News Release: National Conference of Insurance Legislators Looks Toward Vote on Aftermarket Crash Parts Model
Mar 11, 2010
The news release was issued by the National Conference of Insurance Legislators on March 11, 2010.
Will Pursue Auto Body Steering Troy, New York, March 11, 2010 — State lawmakers at the National Conference of Insurance Legislators (NCOIL) South Carolina Spring Meeting moved closer to a final vote on a controversial model law that would bring transparency and accountability to use of auto crash parts. During meetings on March 5 and 6, the Property-Casualty Insurance Committee targeted key safety and other issues regarding certified aftermarket and original equipment manufacturer (OEM) crash parts—and voted to pursue the model’s anti-steering language as a separate model law.
Adoption of the proposed Model Act Regarding Motor Vehicle Crash Parts and Repair would be a first for NCOIL, which has held a series of debates for well over a decade on issues relating to protection of consumers in need of crash part repair or replacement. In South Carolina, the Committee addressed long-standing questions of safety and analyzed in-depth whether certified aftermarket crash parts should be deemed equivalent to OEMs. The discussion drew intense controversy from legislators—who have yet to make a final decision—and interested parties.
The Certified Automotive Parts Association (CAPA) alleged that certified parts are often better made and safer than OEM counterparts and drew comparisons to recent car-company recalls. Automaker representatives asserted that the reverse-manufacturing of all aftermarket parts, regardless of certification, inherently makes them of lesser quality than OEMs. Auto body shops contested the soundness of certified aftermarkets and spoke to liability and other impacts.
Legislators discussed car-company recalls in light of a level playing field and questioned if owners of certified aftermarket crash parts are provided recall notification as are those of OEMs. After further discussion regarding certification, it was noted that there presently is only one certification program and that most parts have not been certified. Aftermarket part representatives declared that non-certified parts can be just as safe as those with accreditation.
Regarding the model’s controversial anti-steering language, the Committee on March 6 officially separated proposed language that would prevent an insurer from suggesting, recommending, or requiring consumer use of, a specific repair shop. The Committee is seeking comments on the model, including alternate language, prior to the NCOIL Summer Meeting.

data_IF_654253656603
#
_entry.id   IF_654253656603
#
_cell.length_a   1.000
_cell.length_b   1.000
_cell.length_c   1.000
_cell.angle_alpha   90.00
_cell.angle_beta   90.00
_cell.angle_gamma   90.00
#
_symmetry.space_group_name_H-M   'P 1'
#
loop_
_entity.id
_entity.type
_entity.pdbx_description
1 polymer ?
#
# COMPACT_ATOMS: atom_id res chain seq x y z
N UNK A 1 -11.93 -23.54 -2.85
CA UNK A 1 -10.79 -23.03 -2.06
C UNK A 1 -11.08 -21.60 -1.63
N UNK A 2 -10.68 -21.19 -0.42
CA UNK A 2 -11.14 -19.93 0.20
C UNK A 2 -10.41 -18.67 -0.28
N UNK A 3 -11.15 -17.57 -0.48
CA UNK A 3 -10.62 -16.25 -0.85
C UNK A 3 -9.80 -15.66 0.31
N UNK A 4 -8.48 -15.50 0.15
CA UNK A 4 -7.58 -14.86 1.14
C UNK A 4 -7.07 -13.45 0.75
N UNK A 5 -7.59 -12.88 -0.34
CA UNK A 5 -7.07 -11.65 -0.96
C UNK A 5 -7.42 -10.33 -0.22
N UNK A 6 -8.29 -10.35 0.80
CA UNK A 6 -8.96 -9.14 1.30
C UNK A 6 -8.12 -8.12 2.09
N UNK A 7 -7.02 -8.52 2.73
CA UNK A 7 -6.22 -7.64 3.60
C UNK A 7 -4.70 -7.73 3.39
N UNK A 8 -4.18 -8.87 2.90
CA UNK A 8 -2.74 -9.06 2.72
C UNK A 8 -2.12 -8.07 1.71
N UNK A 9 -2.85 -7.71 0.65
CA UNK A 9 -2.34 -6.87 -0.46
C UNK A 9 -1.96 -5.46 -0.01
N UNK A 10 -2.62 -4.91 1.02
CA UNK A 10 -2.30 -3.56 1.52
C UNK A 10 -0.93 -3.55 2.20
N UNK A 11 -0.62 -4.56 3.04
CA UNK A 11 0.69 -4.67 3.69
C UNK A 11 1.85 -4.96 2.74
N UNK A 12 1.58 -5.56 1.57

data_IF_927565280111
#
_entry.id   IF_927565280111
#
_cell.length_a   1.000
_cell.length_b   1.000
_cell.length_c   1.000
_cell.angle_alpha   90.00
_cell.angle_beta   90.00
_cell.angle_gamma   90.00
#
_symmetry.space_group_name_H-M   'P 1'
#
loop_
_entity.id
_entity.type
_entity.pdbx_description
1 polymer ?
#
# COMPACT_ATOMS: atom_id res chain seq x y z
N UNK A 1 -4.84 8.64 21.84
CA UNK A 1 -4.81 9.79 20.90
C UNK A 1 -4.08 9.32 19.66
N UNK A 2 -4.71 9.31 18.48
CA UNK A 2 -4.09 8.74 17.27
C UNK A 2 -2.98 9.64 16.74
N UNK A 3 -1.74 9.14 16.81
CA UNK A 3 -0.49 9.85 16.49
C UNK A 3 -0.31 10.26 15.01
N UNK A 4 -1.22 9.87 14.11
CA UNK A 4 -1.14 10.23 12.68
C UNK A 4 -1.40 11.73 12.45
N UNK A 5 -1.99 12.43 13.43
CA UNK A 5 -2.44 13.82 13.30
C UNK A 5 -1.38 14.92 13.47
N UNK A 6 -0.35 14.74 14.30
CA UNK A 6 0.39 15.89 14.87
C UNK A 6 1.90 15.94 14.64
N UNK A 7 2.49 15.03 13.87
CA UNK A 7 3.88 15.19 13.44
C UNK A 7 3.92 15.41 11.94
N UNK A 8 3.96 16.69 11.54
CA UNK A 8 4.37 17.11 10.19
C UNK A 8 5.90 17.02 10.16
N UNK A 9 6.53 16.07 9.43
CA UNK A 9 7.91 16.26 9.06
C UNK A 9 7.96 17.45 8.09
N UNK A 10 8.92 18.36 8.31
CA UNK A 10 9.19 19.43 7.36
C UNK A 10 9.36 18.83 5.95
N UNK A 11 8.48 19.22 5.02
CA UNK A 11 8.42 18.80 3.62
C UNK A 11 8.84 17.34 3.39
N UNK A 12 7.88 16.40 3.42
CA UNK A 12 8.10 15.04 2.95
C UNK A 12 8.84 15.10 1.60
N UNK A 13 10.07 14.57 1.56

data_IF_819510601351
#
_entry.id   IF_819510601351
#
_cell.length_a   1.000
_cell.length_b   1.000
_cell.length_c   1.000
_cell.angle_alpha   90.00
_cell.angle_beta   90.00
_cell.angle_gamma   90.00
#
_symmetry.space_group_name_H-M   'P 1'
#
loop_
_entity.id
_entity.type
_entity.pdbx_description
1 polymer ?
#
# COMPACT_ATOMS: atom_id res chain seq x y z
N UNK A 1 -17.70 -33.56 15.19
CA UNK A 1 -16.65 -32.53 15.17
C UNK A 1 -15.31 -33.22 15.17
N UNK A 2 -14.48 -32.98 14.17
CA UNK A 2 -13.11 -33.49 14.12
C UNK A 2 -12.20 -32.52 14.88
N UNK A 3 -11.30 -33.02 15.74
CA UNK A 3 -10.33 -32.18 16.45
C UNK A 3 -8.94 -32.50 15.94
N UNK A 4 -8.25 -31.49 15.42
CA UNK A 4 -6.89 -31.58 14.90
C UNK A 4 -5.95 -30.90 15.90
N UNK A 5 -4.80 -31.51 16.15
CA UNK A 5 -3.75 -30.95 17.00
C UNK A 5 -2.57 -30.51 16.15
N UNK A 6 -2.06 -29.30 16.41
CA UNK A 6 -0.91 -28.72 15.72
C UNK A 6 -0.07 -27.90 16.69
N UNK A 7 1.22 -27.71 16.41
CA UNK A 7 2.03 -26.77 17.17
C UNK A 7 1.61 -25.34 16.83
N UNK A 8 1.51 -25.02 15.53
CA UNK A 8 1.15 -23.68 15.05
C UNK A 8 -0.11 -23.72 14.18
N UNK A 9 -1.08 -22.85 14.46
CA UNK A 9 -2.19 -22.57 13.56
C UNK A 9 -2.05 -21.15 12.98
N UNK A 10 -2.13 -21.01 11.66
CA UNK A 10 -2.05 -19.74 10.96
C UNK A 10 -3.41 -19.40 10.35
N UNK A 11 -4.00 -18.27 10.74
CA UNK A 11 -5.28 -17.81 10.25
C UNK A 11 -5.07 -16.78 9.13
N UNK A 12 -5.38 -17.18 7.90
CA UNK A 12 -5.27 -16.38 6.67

In South Carolina, the Committee, after extensive debate, agreed to replace model definitions of “refurbished” and “salvaged” crash parts with “recycled” and “remanufactured,” which recyclers say follow current industry practices and terminology.
At present, the Model Act Regarding Motor Vehicle Crash Parts and Repair would require disclosure and consent prior to crash part repair/replacement; establish conditions in which insurers could specify use of aftermarket crash parts; mandate permanent, transparent identification of crash parts; and promote accountability.
At the upcoming NCOIL Summer Meeting in July, the Committee will consider draft amendments regarding penalties for auto-body notification/prior-consent violations and regarding insurer disclosure.
Groups participating in the Spring Meeting discussions included representatives of the Alliance of Automotive Manufacturers (AAM), Association of International Automobile Manufacturers (AIAM), Automotive Services Association (ASA), Certified Automotive Parts Association (CAPA), LKQ Corporation, General Motors, National Association of Mutual Insurance Companies (NAMIC), Property-Casualty Insurers Association of America (PCI), Society of Collision Repair Specialists (SCRS), and U.S. Alliance of Collision Professionals.
The Spring Meeting was held in Isle of Palms, South Carolina, from March 5 through 7. The NCOIL Summer Meeting in Boston is slated for July 8 through 11.
NCOIL is an organization of state legislators whose main area of public policy interest is insurance legislation and regulation. Most legislators active in NCOIL either chair or are members of the committees responsible for insurance legislation in their respective state houses across the country. More information is available at www.ncoil.org.